Kampala, Uganda | THE INDEPENDENT | Amidst complaints about discrepancies in the coronavirus (COVID-19) results offered at different accredited laboratories, the Uganda Virus Research Institute (UVRI) that supervises accredited labs in the country now requires any person that tests positive but with a low viral load to do a follow-up test later.
Referring to such a sample as border line, the UVRI executive director Prof. Pontiano Kaleebu said on Friday that the sample on the border line cut off will be withheld and a test repeated after two days to reduce the discrepancies.
Some people claim to have received two different result slips, one indicating positive and the other negative whereas others claim to have taken two different samples on the same day and they gave different results.
Kaleebu says this is not unheard of, explaining that sometimes the challenges arise from the health worker not knowing how to effectively pick the swab and at times the timing of the test could be bad at a point where the virus is still too small or when it has died.
On her part, Dr. Nabadda Ndidde, the executive director of Uganda National Public Health Laboratories said they have received complaints that some of the private accredited labs are using Rapid Diagnostics Tests (RDTs) to test for COVID-19, something that she says could be leading to wrong results.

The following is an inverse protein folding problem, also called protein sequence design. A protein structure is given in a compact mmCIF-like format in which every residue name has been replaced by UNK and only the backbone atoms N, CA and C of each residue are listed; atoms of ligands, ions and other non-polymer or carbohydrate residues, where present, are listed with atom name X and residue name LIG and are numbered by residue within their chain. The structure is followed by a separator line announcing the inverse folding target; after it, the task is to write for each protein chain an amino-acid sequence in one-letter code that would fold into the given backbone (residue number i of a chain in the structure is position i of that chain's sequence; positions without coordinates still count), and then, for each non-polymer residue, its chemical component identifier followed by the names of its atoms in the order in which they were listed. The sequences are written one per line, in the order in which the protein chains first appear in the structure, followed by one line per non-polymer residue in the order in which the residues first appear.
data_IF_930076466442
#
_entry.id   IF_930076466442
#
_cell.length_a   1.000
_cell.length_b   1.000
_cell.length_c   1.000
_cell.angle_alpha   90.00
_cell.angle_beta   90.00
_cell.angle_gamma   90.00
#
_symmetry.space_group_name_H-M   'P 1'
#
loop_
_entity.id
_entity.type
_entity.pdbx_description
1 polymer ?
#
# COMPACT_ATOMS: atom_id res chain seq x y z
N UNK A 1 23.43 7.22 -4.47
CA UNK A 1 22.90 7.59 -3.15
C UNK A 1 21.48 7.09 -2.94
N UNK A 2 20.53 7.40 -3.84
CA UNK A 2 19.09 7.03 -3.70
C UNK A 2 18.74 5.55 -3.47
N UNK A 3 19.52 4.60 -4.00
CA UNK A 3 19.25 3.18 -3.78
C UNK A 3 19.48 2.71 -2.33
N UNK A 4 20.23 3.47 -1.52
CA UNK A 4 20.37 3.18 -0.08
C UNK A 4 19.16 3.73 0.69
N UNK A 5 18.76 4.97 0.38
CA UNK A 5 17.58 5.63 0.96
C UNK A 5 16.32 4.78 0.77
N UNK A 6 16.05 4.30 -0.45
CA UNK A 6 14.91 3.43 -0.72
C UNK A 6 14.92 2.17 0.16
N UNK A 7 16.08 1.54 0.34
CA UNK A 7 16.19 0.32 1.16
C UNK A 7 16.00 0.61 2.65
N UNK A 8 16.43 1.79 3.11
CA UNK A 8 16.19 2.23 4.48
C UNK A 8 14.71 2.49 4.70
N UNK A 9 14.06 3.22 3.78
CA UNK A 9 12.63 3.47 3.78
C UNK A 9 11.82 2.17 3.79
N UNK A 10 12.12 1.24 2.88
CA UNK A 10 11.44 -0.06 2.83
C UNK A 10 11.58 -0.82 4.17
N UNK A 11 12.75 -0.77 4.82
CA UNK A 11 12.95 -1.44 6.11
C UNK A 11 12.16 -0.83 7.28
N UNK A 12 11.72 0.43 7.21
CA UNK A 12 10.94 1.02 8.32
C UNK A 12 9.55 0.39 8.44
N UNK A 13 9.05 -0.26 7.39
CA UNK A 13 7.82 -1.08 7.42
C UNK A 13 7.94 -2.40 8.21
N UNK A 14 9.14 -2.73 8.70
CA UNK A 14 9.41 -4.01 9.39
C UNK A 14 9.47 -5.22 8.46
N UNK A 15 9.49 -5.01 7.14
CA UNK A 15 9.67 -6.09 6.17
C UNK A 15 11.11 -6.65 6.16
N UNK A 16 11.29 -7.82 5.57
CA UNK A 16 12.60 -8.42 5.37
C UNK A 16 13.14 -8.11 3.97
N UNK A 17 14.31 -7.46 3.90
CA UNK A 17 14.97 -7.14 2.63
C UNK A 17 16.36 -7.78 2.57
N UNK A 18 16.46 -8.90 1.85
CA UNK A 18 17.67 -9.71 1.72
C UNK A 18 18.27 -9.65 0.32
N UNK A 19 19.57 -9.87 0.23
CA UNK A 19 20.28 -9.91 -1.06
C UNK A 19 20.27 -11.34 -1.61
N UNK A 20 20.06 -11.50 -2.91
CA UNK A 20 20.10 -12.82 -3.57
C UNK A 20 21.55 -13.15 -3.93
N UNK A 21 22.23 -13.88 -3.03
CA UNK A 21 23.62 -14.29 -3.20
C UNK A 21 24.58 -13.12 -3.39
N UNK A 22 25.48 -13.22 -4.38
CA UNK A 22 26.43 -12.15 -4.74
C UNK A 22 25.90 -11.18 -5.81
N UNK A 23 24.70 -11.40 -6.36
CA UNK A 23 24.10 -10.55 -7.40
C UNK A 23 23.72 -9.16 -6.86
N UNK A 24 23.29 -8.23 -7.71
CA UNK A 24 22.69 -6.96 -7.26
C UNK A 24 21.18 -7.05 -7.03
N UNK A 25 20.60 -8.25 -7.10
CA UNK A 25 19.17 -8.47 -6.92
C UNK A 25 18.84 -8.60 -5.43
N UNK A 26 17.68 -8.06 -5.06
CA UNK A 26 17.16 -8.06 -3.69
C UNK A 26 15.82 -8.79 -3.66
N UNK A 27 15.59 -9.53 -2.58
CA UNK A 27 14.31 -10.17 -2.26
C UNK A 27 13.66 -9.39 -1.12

She said for COVID-19, an RDT is only allowed to be used for research purposes or when conducting surveys. The only permitted test for COVID-19 by the World Health Organization she said is the Polymerase Chain Reaction (PCR).
As of today, nine government labs are accredited to do tests after recently adding the Fred Hutchson Lab at the Uganda Cancer Institute. In addition to the government labs, three private laboratories of Lancet, MBN and Medipal hospital laboratories have been added on the list. Although of the private ones, it’s only Lancet that is currently offering tests.
Nabadda says the public can easily verify whether their tests are fake or not by checking whether the details given at the time of picking the sample match with that on the test or the QR Code that can be scanned to see if the details match what is available in the Ministry of Health database.
The laboratory directors said however that they are still investigating the private labs that are said to be issuing fake results and that they will be penalized once discovered.
While they have capacity to conduct up to 10,000 tests daily at all the labs across the country, Nabadda says they have been conducting between 4000 to 5000 tests with challenges of shortages of test kits.